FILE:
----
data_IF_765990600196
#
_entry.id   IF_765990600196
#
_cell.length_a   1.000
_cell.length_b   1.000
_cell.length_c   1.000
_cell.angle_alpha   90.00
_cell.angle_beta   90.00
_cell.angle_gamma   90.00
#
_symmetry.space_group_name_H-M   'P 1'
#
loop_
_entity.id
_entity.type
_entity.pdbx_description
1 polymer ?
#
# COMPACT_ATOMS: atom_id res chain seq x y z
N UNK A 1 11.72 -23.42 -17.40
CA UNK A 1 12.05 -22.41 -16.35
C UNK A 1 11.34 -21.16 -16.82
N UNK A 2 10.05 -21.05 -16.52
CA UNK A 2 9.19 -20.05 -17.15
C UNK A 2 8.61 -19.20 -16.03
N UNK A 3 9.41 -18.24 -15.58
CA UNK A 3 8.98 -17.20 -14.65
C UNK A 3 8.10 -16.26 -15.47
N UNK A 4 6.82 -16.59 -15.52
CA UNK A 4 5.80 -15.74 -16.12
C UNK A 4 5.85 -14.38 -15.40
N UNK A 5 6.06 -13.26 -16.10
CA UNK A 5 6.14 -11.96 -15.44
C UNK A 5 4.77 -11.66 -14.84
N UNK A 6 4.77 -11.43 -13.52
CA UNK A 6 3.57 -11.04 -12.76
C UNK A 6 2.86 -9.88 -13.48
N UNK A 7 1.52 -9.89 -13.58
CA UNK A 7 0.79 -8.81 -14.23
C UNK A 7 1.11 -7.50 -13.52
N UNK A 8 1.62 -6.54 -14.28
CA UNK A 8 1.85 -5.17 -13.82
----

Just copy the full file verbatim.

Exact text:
data_IF_765990600196
#
_entry.id   IF_765990600196
#
_cell.length_a   1.000
_cell.length_b   1.000
_cell.length_c   1.000
_cell.angle_alpha   90.00
_cell.angle_beta   90.00
_cell.angle_gamma   90.00
#
_symmetry.space_group_name_H-M   'P 1'
#
loop_
_entity.id
_entity.type
_entity.pdbx_description
1 polymer ?
#
# COMPACT_ATOMS: atom_id res chain seq x y z
N UNK A 1 11.72 -23.42 -17.40
CA UNK A 1 12.05 -22.41 -16.35
C UNK A 1 11.34 -21.16 -16.82
N UNK A 2 10.05 -21.05 -16.52
CA UNK A 2 9.19 -20.05 -17.15
C UNK A 2 8.61 -19.20 -16.03
N UNK A 3 9.41 -18.24 -15.58
CA UNK A 3 8.98 -17.20 -14.65
C UNK A 3 8.10 -16.26 -15.47
N UNK A 4 6.82 -16.59 -15.52
CA UNK A 4 5.80 -15.74 -16.12
C UNK A 4 5.85 -14.38 -15.40
N UNK A 5 6.06 -13.26 -16.10
CA UNK A 5 6.14 -11.96 -15.44
C UNK A 5 4.77 -11.66 -14.84
N UNK A 6 4.77 -11.43 -13.52
CA UNK A 6 3.57 -11.04 -12.76
C UNK A 6 2.86 -9.88 -13.48
N UNK A 7 1.52 -9.89 -13.58
CA UNK A 7 0.79 -8.81 -14.23
C UNK A 7 1.11 -7.50 -13.52
N UNK A 8 1.62 -6.54 -14.28
CA UNK A 8 1.85 -5.17 -13.82